You are creative. You are meant to create your own unique path. That path may have one area of interest, but most likely, it will have several. You can explore them all, one at a time or together. You get to decide.
But first, you have to figure out what you want and who you are.
P.S. I am thoroughly enjoying coaching at the moment! I have just finished up my last round and am opening up three more spots to work with me 1:1 if you’re interested.
Here’s what Haniya Rae, one of my coaching clients sent to me as a testimonial: “Mridu was everything I was looking for in a writing coach: she’s all business while still being friendly and supportive. I achieved my goal of going full-time freelance again by the end of our six-week coaching period. I’ve since created more goals for myself financially and career-wise, and have organized myself for success. Without Mridu’s guidance and reassurance and gentle pushing, I doubt I would have come this far this fast.”
The coaching will be for six weeks with weekly strategy and DAILY accountability.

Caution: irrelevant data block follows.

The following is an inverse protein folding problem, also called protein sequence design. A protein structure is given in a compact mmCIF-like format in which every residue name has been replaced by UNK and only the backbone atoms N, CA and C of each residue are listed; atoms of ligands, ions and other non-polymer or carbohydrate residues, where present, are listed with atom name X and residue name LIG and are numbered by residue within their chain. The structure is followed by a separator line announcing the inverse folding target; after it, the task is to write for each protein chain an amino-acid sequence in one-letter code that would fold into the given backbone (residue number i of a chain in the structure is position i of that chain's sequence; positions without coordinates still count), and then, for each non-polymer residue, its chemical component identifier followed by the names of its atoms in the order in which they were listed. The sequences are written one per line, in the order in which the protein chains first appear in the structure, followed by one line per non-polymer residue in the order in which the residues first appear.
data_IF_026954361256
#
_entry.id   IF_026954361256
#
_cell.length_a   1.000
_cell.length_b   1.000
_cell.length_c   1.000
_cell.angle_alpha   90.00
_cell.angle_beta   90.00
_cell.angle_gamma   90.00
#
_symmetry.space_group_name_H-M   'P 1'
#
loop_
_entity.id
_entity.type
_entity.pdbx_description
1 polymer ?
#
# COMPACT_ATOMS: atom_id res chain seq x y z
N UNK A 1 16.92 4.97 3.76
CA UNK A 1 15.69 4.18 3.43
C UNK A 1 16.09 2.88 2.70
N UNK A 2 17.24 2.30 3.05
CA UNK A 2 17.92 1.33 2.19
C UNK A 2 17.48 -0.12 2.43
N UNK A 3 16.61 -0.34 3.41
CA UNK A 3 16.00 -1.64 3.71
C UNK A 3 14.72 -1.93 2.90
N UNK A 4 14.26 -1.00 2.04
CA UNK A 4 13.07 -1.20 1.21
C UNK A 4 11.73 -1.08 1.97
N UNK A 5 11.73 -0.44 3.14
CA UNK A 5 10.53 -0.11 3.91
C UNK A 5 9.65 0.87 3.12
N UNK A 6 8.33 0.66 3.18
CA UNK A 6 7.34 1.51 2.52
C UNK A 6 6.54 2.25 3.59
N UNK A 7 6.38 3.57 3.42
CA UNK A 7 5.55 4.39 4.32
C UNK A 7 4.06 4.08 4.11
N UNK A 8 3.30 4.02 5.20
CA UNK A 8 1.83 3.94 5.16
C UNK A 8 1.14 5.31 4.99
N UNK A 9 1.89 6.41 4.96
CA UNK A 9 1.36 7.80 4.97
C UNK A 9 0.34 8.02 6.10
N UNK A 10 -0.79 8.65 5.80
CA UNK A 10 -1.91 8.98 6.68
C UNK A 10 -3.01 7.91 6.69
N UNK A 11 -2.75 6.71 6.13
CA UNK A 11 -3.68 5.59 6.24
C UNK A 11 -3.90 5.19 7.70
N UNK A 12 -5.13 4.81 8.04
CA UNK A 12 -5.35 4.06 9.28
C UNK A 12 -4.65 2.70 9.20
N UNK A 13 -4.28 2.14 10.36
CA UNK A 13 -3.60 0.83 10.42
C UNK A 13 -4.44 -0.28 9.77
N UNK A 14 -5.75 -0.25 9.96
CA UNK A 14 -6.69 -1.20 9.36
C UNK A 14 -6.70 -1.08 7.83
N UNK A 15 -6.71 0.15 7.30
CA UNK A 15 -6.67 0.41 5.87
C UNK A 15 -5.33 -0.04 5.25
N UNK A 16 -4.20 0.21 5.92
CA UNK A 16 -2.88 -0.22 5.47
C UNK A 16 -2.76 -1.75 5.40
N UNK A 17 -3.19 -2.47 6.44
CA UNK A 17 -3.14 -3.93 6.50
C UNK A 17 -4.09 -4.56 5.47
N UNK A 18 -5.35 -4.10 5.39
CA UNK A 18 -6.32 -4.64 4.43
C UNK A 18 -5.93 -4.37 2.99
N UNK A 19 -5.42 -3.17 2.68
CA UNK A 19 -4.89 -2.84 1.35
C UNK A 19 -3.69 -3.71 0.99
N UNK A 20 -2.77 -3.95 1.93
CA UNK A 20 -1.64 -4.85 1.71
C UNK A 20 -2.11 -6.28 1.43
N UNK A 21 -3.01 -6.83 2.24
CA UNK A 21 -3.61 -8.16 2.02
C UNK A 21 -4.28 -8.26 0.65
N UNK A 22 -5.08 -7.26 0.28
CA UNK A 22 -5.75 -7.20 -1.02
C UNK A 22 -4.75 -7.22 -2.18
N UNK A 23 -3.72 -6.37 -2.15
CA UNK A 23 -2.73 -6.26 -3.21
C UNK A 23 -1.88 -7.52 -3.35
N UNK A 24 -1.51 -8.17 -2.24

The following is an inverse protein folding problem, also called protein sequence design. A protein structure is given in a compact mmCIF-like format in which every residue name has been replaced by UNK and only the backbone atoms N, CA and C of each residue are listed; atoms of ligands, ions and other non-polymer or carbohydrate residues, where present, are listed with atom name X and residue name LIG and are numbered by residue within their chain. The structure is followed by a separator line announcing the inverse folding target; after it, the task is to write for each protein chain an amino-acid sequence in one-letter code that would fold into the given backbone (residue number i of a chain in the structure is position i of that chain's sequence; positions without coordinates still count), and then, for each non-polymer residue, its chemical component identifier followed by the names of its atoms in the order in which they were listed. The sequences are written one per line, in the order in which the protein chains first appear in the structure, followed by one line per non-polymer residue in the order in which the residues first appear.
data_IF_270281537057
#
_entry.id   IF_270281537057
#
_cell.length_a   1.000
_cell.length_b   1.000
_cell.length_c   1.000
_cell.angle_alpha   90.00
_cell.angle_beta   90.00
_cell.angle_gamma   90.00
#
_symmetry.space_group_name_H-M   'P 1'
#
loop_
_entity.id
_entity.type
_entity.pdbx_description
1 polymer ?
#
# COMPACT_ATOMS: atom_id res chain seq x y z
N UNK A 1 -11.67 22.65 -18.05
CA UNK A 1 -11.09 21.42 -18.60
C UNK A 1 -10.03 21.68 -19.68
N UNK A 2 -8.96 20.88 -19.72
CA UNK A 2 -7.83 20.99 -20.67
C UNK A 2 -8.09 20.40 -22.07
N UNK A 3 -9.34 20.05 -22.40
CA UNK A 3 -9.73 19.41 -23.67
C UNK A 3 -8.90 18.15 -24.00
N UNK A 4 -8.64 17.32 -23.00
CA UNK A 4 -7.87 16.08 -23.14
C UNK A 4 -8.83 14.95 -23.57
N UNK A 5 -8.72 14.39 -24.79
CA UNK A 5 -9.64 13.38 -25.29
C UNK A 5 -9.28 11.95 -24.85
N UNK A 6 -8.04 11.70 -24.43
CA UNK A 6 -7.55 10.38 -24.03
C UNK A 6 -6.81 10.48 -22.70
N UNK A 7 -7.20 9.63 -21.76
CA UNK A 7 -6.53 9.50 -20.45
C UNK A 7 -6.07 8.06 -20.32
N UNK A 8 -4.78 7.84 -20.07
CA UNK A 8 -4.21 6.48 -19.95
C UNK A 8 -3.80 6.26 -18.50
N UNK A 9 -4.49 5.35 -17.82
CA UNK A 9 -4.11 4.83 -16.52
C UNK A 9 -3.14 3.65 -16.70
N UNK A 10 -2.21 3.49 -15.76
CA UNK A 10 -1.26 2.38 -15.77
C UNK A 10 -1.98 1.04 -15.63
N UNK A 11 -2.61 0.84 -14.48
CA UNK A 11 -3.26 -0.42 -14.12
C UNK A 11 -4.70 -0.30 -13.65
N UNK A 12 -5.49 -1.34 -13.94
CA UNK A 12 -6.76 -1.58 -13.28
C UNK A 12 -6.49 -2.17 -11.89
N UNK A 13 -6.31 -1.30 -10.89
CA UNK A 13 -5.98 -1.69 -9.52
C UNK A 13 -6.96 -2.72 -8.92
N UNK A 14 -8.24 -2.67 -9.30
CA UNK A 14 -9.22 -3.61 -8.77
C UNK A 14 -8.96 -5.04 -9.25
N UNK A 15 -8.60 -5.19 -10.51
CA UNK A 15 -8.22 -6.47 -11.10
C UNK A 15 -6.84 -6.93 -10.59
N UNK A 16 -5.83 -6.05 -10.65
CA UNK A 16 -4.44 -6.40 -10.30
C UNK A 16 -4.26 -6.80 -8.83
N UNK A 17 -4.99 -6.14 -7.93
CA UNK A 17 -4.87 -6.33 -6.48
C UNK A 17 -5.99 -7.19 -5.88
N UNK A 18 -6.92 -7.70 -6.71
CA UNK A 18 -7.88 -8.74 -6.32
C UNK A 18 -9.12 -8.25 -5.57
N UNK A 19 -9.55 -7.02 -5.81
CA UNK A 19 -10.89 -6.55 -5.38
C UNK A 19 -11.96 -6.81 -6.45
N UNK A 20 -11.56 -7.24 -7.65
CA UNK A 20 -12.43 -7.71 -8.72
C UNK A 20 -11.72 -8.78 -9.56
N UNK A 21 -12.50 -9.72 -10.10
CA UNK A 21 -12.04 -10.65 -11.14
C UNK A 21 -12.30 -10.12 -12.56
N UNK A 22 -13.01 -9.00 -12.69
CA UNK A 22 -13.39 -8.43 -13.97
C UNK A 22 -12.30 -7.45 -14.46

It will be strategic and personalized so that it’s entirely centered on the results YOU want for YOUR freelancing business. I will be involved at every stage of the process and you will have unlimited access to me for those six weeks.
This is only for people who are truly serious about setting and hitting targets within a six-week period. I only have three spots so hit reply on this email if you’re interested and I’ll send you a more detailed description.
I’ll be back next week and until then, remember, no one gets to decide what your career should look like except for you.
Once you start working from your strengths, in alignment with who you truly are, you’ll start seeing how incredibly simple it all becomes.
Who do you want to be as a writer? Think about that today.